If I have a crystal, say (001)-oriented ABO3, what does the 001 imply, from an experimental perspective? I understand that the 001 is referring to a plane as described by Miller indices, but what is it about this plane that is relevant? Is it that this plane is the same plane as the surface of the sample?
When someone says (hkl)-oriented anything, they almost always mean the surface normal of the sample is parallel to (hkl). So Si-(111) would mean silicon oriented so the surface normal is along the (111) direction.
If you have a layered material, then having a (001) orientation means the c-axis is perpendicular to the surface of the sample. This is an extremely common orientation for layered crystals for example.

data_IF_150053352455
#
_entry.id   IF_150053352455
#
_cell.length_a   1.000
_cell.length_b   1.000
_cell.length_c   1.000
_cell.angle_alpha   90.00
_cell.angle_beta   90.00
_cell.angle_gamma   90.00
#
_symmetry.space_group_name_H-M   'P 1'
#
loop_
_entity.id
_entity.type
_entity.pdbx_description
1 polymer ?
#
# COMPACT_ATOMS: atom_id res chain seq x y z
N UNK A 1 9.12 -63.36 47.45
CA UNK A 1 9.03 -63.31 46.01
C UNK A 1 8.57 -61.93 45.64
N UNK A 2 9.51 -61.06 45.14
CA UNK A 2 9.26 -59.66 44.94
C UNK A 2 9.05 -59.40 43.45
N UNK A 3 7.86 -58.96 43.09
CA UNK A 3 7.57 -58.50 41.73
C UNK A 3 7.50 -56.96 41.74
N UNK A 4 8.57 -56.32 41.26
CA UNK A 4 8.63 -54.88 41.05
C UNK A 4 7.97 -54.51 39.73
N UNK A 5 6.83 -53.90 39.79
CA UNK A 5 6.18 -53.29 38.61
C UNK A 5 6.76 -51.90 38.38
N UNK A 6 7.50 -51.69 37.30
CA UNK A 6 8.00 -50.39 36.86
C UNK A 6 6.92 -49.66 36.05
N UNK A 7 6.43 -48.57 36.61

It depends on context. In a surface science experiment, it would be the surface. In experiments on bulk properties, the surface could be irrelevant and rough, but one would measure some property along a cubic axis (or maybe paricularly along the c-axis), like velocity of sound or conductivity, etc.